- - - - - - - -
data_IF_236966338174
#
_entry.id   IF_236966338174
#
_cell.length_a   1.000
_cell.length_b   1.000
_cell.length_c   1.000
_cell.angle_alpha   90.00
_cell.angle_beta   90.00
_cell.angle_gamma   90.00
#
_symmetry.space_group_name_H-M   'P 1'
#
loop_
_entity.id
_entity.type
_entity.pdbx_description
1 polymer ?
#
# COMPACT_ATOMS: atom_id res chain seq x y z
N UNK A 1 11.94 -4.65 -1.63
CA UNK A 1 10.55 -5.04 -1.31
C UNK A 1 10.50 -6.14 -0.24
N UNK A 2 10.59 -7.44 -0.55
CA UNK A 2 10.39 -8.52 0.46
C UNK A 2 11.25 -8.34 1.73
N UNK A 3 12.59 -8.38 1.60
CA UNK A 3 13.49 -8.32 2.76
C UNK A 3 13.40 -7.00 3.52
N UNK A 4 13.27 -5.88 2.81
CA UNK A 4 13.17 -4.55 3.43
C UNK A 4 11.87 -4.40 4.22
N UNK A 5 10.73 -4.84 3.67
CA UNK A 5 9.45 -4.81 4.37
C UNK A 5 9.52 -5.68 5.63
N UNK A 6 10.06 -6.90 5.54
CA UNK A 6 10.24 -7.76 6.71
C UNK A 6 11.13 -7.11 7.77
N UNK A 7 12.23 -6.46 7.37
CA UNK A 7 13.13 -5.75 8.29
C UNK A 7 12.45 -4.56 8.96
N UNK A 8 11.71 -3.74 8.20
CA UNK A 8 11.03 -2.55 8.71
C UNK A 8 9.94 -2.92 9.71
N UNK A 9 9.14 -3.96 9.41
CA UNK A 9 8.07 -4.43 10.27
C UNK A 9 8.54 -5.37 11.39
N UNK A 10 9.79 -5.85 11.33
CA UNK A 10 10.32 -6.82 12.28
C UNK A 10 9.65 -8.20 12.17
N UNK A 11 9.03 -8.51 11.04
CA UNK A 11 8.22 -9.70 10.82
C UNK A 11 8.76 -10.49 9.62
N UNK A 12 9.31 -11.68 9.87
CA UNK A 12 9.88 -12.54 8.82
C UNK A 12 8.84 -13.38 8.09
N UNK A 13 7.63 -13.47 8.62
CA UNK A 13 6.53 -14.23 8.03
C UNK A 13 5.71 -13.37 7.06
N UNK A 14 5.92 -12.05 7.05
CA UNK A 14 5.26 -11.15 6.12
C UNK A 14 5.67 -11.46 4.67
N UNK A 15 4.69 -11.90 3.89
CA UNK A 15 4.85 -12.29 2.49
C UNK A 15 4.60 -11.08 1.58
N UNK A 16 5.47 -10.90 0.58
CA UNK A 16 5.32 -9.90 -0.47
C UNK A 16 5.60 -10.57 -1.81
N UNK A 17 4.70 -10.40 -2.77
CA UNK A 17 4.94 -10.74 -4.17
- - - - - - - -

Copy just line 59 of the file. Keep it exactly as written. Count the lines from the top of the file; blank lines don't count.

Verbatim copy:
C UNK A 13 5.71 -13.37 7.06